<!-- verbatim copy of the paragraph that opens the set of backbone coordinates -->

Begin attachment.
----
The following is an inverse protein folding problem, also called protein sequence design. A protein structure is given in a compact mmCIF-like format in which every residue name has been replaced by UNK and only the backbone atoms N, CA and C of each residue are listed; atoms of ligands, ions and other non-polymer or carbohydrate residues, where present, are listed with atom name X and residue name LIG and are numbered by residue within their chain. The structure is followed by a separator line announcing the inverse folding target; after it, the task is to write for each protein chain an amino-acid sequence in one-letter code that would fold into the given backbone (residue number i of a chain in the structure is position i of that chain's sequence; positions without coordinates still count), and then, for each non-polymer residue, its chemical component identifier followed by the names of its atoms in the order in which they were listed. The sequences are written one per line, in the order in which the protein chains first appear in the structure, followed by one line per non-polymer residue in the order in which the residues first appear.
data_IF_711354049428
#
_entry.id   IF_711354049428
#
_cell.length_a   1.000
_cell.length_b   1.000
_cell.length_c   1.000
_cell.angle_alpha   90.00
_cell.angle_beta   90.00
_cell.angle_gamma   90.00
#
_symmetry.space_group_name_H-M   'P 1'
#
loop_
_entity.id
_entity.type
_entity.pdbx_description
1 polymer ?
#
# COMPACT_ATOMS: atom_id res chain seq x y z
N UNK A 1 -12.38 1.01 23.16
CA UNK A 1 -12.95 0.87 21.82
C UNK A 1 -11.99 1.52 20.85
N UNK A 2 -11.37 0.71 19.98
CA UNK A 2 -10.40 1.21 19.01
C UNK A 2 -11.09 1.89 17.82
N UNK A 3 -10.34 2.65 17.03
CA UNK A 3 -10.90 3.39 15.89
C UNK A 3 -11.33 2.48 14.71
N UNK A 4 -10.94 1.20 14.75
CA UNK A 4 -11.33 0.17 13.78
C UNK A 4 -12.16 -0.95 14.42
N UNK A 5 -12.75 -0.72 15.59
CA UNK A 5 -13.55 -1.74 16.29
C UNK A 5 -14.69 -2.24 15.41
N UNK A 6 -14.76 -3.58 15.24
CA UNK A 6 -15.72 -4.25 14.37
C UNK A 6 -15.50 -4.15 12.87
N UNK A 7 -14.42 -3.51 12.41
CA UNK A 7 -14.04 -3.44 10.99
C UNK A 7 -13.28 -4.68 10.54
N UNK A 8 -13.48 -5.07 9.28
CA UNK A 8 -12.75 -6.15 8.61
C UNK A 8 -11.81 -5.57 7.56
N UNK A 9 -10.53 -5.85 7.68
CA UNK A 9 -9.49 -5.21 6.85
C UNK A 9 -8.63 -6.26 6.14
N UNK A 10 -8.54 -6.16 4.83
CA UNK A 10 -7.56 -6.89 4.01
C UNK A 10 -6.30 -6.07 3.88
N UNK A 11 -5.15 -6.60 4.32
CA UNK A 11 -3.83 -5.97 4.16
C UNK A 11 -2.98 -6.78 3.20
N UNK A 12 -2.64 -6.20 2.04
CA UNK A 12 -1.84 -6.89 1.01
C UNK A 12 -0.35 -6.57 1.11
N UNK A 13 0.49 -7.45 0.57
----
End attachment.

The following is an inverse protein folding problem, also called protein sequence design. A protein structure is given in a compact mmCIF-like format in which every residue name has been replaced by UNK and only the backbone atoms N, CA and C of each residue are listed; atoms of ligands, ions and other non-polymer or carbohydrate residues, where present, are listed with atom name X and residue name LIG and are numbered by residue within their chain. The structure is followed by a separator line announcing the inverse folding target; after it, the task is to write for each protein chain an amino-acid sequence in one-letter code that would fold into the given backbone (residue number i of a chain in the structure is position i of that chain's sequence; positions without coordinates still count), and then, for each non-polymer residue, its chemical component identifier followed by the names of its atoms in the order in which they were listed. The sequences are written one per line, in the order in which the protein chains first appear in the structure, followed by one line per non-polymer residue in the order in which the residues first appear.